In 1838, U.S. Navy Captain Robert F. Stockton saw a screw-propelled boat designed by the Swedish engineer John Ericsson demonstrated in England. Believing that such a boat would be practical on American canals, he commissioned one, and it was delivered across the Atlantic the next year, the first iron-hulled vessel to cross the Atlantic. Originally named Robert F. Stockton but quickly changed to New Jersey, the boat proved too deep for canal use, and it became a tug boat on the Delaware River. As designed by Ericsson, the boat employed two screwsmounted in line but turning in opposing directionsand a rudder installed forward of the screws, an arrangement that made the boat difficult to control and maintain. In 1840, the boat was turned over to engineers at the Camden & Amboy Railroad for improvement. Under the direction of Isaac Dripps, the mechanics installed a new single propeller and repositioned the rudder aft of the screw. In this configuration, the New Jersey remained in service until 1871, the first commercially successful propeller steamer.
Isaac Dripps (1810-92) was a prominent railroad engineer. Born in Ireland, he arrived in the U.S. with his parents in infancy. He apprenticed to Philadelphia steamboat-engine builder Thomas Holloway in 1826 and in 1831 was hired by Robert L. Stevens to assemble the John Bull locomotive, newly delivered from England for the Camden & Amboy Railroad, although he had never seen such a machine before. He also acted as engineer for the John Bulls first trip. Dripps continued as an engineer for the Camden & Amboy until 1854, during which time he and Stevens developed the cowcatcher and the bonnet spark arrester, among other early locomotive improvements. After a short time as partner in a locomotive works, he returned to superintending motive power for railroads, ending his career with the Pennsylvania Railroad. One biography says, In the course of his career he devised innumerable mechanisms, tools, and the like for use in the construction of locomotives, freight and passenger cars, and steamboat machinery, but never patented any of them.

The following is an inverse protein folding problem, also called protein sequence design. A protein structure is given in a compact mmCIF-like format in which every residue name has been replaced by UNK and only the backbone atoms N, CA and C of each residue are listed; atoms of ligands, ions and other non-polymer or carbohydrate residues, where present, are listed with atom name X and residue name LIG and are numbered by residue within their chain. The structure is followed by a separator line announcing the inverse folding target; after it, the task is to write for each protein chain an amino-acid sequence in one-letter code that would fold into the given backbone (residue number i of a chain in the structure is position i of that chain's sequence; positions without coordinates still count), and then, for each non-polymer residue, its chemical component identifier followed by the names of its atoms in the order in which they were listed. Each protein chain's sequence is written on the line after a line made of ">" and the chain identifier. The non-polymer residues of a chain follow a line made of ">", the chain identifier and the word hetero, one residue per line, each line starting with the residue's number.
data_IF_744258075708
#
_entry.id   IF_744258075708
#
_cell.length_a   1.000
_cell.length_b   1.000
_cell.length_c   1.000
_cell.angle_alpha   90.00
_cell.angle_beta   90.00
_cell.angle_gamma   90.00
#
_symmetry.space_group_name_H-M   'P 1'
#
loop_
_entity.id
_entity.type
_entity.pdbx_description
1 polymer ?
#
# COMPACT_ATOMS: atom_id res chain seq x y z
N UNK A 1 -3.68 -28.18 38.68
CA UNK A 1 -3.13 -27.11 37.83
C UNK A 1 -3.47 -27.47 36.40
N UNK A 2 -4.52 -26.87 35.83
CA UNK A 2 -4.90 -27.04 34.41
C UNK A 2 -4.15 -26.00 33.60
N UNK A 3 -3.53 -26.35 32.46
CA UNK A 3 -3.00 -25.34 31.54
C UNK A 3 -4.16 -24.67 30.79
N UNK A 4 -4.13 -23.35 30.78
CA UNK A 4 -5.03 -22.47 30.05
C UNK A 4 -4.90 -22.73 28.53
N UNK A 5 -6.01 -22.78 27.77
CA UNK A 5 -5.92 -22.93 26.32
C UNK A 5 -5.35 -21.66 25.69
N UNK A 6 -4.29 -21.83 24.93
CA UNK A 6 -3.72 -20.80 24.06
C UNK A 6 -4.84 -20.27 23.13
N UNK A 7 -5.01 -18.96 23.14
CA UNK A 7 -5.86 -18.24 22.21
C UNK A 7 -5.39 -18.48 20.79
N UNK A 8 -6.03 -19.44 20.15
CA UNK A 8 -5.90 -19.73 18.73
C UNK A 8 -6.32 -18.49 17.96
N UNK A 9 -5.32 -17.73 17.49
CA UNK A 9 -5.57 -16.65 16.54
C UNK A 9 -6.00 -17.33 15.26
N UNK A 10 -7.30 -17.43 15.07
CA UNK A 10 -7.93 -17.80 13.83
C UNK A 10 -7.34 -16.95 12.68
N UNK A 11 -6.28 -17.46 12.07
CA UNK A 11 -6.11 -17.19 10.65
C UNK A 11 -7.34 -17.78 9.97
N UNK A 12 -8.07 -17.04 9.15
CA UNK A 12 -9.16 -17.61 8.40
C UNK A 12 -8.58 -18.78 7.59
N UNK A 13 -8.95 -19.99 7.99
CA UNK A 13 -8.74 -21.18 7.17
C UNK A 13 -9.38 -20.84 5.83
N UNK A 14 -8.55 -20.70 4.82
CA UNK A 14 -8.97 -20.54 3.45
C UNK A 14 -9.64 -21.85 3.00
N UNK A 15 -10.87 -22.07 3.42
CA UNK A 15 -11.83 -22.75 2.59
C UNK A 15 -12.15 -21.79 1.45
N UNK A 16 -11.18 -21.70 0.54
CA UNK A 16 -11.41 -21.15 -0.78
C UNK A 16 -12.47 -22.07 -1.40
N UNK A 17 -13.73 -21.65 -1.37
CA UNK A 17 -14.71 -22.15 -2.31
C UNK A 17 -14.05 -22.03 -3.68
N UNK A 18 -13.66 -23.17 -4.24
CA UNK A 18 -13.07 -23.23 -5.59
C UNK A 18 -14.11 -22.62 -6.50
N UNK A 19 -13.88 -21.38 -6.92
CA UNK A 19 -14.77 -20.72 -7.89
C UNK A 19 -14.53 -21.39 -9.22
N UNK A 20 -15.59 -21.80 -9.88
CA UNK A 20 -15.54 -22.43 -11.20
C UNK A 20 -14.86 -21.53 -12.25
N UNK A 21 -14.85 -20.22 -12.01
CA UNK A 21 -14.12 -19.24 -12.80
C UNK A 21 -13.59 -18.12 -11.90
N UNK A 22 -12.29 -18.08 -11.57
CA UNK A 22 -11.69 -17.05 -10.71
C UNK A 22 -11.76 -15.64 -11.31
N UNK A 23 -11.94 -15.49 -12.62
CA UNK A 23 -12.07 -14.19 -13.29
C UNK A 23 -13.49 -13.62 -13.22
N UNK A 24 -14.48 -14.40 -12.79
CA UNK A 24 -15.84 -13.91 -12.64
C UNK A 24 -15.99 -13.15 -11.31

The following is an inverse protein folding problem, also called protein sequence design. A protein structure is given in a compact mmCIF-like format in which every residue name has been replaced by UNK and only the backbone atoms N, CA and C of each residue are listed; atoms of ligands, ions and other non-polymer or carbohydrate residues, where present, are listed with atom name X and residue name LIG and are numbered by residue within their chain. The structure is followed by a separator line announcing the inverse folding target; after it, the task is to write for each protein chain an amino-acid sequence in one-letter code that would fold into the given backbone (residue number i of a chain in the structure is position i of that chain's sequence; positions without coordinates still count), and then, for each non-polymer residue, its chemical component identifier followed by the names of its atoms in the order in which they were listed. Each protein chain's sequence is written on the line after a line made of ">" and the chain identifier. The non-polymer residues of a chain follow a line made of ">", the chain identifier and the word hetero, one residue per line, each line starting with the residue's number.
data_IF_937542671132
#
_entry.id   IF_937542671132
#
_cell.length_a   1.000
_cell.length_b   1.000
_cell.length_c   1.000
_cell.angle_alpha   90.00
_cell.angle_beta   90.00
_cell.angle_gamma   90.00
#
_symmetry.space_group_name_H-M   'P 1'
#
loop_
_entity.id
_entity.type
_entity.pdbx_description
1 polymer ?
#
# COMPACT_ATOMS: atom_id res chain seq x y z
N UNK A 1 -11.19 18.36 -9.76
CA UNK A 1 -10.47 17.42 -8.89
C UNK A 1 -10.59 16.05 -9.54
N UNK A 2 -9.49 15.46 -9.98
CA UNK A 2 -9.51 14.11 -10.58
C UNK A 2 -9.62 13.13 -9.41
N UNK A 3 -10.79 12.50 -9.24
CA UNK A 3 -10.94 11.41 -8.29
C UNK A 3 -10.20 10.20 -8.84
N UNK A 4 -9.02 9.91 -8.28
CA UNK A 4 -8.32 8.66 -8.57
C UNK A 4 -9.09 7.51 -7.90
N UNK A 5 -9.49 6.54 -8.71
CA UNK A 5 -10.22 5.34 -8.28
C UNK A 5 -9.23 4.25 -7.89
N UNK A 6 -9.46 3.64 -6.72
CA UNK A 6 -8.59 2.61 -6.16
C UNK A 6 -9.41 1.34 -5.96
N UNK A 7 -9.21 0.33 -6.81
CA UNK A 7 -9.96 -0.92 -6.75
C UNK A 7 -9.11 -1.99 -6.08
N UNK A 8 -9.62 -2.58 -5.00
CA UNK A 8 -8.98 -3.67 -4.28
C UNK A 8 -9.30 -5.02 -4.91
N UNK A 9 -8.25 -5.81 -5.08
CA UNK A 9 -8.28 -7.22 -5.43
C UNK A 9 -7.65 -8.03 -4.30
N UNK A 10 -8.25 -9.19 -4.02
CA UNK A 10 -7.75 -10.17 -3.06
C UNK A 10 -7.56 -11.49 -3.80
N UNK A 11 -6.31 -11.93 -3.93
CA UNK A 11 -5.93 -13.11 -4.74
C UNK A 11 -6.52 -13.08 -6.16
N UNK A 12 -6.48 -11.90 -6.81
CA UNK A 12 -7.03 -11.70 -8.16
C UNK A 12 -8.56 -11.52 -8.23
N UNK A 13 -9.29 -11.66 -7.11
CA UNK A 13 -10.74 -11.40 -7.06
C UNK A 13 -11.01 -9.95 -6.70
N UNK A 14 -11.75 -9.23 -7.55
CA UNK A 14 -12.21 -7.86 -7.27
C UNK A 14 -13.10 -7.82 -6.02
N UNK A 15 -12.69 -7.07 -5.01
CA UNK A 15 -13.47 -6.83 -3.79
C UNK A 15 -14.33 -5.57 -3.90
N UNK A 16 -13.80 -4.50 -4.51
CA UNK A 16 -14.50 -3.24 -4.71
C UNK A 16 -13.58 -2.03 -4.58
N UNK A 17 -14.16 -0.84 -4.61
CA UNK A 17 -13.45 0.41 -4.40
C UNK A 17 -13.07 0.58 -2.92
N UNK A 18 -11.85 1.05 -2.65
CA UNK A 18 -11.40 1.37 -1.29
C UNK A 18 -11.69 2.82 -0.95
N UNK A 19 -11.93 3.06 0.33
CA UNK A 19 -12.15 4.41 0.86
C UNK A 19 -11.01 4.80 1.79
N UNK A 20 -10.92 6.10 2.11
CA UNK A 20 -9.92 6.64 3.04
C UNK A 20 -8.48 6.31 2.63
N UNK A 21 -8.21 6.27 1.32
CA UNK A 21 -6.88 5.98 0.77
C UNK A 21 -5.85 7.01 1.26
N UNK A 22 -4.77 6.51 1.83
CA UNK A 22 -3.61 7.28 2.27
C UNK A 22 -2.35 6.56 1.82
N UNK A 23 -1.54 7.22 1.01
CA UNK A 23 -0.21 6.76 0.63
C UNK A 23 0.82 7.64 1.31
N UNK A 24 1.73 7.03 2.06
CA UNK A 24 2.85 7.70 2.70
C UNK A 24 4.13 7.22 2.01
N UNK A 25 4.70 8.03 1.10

Isaac L. Dripps, Dictionary of American Biography (New York, 1930), vol. V, 458.
The First Successful Screw Propeller, The Locomotive Engineer, Jan. 1891, 6.
John White, American Locomotives: an Engineering History, 1830-1880 (Baltimore, 1968), 451.